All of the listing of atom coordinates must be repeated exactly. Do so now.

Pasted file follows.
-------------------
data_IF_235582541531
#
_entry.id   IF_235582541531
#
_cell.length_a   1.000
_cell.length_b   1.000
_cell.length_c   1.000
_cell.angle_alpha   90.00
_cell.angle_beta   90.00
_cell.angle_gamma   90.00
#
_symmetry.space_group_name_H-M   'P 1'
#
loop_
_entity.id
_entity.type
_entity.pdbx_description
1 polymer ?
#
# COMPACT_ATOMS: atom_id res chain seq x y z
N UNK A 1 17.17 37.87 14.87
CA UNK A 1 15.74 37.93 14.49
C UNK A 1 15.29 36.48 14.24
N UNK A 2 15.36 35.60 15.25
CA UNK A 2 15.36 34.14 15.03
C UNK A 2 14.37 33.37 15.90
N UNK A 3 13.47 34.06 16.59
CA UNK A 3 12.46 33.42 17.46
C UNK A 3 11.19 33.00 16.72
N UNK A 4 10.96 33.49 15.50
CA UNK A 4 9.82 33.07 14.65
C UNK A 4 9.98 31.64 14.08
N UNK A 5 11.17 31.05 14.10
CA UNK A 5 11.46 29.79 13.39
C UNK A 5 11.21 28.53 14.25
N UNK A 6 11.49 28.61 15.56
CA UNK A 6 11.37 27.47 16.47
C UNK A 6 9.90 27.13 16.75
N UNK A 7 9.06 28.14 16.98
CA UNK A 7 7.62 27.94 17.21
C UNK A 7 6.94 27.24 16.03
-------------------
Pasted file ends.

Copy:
data_IF_235582541531
#
_entry.id   IF_235582541531
#
_cell.length_a   1.000
_cell.length_b   1.000
_cell.length_c   1.000
_cell.angle_alpha   90.00
_cell.angle_beta   90.00
_cell.angle_gamma   90.00
#
_symmetry.space_group_name_H-M   'P 1'
#
loop_
_entity.id
_entity.type
_entity.pdbx_description
1 polymer ?
#
# COMPACT_ATOMS: atom_id res chain seq x y z
N UNK A 1 17.17 37.87 14.87
CA UNK A 1 15.74 37.93 14.49
C UNK A 1 15.29 36.48 14.24
N UNK A 2 15.36 35.60 15.25
CA UNK A 2 15.36 34.14 15.03
C UNK A 2 14.37 33.37 15.90
N UNK A 3 13.47 34.06 16.59
CA UNK A 3 12.46 33.42 17.46
C UNK A 3 11.19 33.00 16.72
N UNK A 4 10.96 33.49 15.50
CA UNK A 4 9.82 33.07 14.65
C UNK A 4 9.98 31.64 14.08
N UNK A 5 11.17 31.05 14.10
CA UNK A 5 11.46 29.79 13.39
C UNK A 5 11.21 28.53 14.25
N UNK A 6 11.49 28.61 15.56
CA UNK A 6 11.37 27.47 16.47
C UNK A 6 9.90 27.13 16.75
N UNK A 7 9.06 28.14 16.98
CA UNK A 7 7.62 27.94 17.21
C UNK A 7 6.94 27.24 16.03